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  • 04/25/2022 2:43 PM | Anonymous

    Come One! Come All!! Please mark your calendars for a “FCNI Members Only Virtual Town Hall Meeting”. As President of FCNI, I am looking forward to hosting this opportunity to connect with you as members, as Faith Community Nurses and care givers who are working to remain positive amid very trying times. This is a new way for connecting within the FCNI organization. There is no set agenda. Those who come to the meeting will set the agenda. You may have to bear with me as this new format of connecting is piloted, but I am looking forward to this opportunity to listen and learn.

    Connection to something bigger than ourselves and our work is important. No one is looking for any more work, but at a time where we have been often been disengaged from each other, connection is something that is most important for personal well-being. Hopefully, amidst our discussions there will be some laughter, reminiscing, discussion, support and maybe even some problem solving. Who knows?? Please mark your calendars! Sit back with a cup of tea and let’s engage personally and see how the spirit moves!!   

    Looking forward to seeing you on May 12th from 6:00 – 7:00 PM CT!

    ~P. Ann Solari-Twadell RN, PhD, MPA, FAAN

  • 02/28/2022 8:14 AM | Anonymous

      At this time my hope is peace for all, but particularly our brothers and sisters in the Ukraine. Perhaps this prayer is one that represents my thoughts:

    A Prayer for Peace 

    How do we pray for peace from half a world away? 

    How can words salve and soothe real wounds, 

    Assuage real fears, Wipe tears from real eyes? 

    God of endless compassion, transform our prayers 

    From words into bridges, that span the distances 

    Between us, uniting our hearts in yours. 

    Every time we turn our keys in a lock, 

    May we remember all who are losing their homes. 

    Every time we step into our cars, 

    May we remember all who are having to flee. 

    Every time we embrace our children, 

    May we remember all who are trying to shield theirs from war. 

    May our besieged sisters and brothers 

    Be drawn into the arms of the suffering Christ, 

    And may our cry be heard as one voice,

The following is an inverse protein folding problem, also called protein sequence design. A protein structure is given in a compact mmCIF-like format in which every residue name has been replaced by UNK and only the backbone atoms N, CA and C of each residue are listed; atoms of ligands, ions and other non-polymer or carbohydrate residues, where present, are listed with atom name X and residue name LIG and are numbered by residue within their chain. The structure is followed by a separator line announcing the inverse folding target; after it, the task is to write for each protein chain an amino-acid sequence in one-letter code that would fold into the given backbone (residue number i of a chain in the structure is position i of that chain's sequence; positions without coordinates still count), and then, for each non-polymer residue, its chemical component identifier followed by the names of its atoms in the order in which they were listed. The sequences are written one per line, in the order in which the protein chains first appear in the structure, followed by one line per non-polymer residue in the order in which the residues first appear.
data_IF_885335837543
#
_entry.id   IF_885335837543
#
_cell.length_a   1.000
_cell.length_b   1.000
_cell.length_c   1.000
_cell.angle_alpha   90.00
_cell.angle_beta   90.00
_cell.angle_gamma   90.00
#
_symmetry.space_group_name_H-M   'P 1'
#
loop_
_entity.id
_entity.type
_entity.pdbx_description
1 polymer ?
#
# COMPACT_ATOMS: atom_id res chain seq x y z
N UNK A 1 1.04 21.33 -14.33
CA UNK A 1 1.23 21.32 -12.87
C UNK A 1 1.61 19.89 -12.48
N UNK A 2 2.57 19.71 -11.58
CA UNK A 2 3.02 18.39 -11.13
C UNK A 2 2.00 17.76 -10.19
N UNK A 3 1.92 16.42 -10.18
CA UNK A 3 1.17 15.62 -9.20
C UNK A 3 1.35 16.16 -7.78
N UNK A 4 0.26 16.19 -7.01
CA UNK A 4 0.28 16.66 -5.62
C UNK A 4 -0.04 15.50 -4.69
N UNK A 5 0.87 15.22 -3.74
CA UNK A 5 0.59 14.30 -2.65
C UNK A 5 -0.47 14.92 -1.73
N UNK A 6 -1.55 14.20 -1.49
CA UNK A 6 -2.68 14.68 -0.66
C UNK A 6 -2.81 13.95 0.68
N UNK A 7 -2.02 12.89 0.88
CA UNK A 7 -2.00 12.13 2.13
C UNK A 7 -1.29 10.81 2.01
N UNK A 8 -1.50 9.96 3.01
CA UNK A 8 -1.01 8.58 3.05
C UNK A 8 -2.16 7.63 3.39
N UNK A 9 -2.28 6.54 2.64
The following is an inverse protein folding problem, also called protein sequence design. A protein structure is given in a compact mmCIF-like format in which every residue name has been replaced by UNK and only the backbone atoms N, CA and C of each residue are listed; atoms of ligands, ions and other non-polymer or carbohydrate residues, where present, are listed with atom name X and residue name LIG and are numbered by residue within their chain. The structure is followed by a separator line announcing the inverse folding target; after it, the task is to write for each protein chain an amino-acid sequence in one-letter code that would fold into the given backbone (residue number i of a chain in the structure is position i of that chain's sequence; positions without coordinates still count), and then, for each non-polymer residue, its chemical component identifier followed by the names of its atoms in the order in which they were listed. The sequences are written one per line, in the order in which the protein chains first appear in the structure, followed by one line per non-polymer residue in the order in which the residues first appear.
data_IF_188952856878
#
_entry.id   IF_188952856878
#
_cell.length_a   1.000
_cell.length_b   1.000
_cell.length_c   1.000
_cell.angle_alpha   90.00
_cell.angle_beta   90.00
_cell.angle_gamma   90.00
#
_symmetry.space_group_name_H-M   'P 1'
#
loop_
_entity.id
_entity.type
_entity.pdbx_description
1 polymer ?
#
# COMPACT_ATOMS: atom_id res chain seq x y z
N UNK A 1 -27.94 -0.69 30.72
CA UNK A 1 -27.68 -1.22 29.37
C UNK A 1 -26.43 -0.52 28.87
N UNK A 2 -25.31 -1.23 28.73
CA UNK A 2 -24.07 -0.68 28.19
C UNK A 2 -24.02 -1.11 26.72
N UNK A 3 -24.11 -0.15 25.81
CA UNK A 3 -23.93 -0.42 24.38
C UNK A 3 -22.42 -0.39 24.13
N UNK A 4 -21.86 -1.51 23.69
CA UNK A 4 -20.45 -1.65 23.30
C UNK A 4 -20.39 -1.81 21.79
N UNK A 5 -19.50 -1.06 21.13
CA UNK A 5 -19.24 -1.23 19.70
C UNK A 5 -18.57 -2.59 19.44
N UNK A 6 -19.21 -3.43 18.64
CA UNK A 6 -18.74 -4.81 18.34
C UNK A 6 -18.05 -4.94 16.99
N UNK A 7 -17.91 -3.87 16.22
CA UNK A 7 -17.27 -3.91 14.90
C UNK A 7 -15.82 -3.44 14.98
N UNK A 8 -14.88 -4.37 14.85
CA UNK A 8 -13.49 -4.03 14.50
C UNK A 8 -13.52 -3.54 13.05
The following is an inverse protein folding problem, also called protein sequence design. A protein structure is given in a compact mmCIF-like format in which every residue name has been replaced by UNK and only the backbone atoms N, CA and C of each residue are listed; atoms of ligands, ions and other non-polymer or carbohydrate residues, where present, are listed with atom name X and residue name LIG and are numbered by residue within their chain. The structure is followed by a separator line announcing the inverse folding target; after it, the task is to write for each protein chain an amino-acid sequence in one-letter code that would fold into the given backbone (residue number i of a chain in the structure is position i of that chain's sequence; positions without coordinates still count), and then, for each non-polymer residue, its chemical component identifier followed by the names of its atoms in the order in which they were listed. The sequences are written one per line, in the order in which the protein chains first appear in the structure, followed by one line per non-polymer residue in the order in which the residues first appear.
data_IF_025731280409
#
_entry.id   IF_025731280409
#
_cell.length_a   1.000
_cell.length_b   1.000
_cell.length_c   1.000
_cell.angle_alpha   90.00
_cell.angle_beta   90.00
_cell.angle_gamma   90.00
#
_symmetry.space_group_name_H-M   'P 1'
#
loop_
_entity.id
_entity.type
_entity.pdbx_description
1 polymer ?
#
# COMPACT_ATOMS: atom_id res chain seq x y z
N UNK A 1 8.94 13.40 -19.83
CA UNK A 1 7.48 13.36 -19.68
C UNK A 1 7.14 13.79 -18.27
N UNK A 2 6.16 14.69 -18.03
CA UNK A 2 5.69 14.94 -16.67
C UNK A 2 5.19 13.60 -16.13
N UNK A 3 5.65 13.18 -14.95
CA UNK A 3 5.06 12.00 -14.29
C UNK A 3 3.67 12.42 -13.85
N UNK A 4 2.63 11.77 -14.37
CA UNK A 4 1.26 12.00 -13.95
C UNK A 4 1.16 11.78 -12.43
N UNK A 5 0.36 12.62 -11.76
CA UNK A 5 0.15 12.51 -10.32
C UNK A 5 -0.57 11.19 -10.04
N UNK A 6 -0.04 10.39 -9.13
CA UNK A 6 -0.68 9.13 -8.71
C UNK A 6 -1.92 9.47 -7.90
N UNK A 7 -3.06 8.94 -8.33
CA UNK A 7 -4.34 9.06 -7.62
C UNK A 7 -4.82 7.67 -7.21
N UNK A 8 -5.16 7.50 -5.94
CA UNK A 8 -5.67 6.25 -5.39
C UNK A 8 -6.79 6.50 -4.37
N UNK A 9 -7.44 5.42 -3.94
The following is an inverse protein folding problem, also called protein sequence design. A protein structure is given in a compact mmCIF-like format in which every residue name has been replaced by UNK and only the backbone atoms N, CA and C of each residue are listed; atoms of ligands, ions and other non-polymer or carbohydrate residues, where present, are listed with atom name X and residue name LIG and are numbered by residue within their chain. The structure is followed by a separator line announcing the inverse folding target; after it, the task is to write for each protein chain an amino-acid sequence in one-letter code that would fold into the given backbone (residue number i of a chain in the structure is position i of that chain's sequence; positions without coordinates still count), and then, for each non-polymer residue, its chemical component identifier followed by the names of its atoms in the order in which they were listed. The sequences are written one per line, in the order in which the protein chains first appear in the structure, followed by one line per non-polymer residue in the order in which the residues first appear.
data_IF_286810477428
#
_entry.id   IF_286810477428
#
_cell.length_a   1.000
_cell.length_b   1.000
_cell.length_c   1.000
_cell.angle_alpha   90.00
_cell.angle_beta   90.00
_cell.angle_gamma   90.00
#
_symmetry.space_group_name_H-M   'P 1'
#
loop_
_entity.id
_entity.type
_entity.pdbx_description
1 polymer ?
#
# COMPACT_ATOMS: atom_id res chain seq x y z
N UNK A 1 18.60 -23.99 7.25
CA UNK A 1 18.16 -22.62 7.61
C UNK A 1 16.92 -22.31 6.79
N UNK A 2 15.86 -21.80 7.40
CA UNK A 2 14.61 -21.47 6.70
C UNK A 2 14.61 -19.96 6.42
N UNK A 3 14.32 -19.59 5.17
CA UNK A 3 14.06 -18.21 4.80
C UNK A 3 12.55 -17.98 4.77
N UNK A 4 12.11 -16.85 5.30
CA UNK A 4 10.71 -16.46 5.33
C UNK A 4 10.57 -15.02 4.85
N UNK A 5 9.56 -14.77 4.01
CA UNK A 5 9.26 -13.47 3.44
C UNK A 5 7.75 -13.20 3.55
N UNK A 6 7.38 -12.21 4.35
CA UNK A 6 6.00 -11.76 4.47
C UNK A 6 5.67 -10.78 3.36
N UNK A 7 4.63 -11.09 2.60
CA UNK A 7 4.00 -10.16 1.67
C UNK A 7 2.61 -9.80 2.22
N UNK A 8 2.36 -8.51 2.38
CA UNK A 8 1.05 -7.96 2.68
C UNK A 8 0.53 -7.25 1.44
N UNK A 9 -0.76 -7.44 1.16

Ringing out from every corner of the earth: 

    God of endless mercy, grant us peace. 

    Amen.

    P.A. Solari-Twadell RN, PhD, MPA, FAAN

    Source for this prayer.


  • 01/18/2022 1:56 PM | Anonymous

    As the pandemic continues to have its way with the lives of people from around the world, we can tend to get weary. The continual sense of threat to well-being, the disruption created in personal lives, relationships and work patterns create a low-level fatigue. Hope for a return to some level of what was considered “normal” fades. With all of this going on about us, it is easy for our resilience to be dismantled.

    Another concept that is consistent with resilience is “inner Strength”. Inner Strength is defined as “an internal developmental capacity that supports positive movement through challenging life events” (Roux & Dingley, 2011) as well as “a personal resource that promotes well-being to overcome adversities” (Lundman et al., 2010). For many “inner strength” is otherwise synonymous with their spiritual well-being. Resilience, inner strength and spirituality are very tightly related concepts for many.

    If you jive with that understanding, then how can we in these challenging times continue to be active in tending to our spiritual health or spirituality, inner strength and ultimately our resilience? The response is not rocket science, yet often a difficult discipline to sustain. Praying regularly, worshipping with other in services that consist of uplifting song, music and scripture, maintaining a connection with others of like mind who provide meaning and purpose in one’s life, someone to share, pray and laugh with no matter what is going on in the world. Being disciplined in spending “quiet time” each day to read scripture, soul fulfilling literature, and listening carefully “to that still small voice” which may provide direction in one’s “call” is also important in tending to the soul. Also, not to be discounted, diet, sleep and exercise patterns are very significant to creating energy for sustaining a healthy “soul” life.

    If you took the time to read this short entry, you could all probably add additional suggestions for how to feed your soul, renew your inner strength and exhibit resilience in life. I welcome any comments, suggestions or thoughts related to this topic as it is essential to our well-being as Faith Community Nurses.

    References   

    Roux, G., Dingley, C. (2011) Promoting inner strength. In: Lester, J., Schmitt, P. (eds) Cancer rehabilitation and survivorship. Transdisciplinary approaches to personalized care, Pittsburgh, PA: Oncology Nursing Society, pp. 295–304.

    Lundman, B., Alex, L., Jonsen, E., Norberg, A., Nygren, B., Fischer, R. S., & Strandberg, G. (2010). Inner strength A theoretical analysis of salutogenic concepts. International Journal of Nursing Studies47, 251–260. doi:10.1016/j.ijnurstu.2009.05.020.

    Submitted by P. Ann Solari-Twadell RN, PhD, MPA, FAAN, President of FCNI


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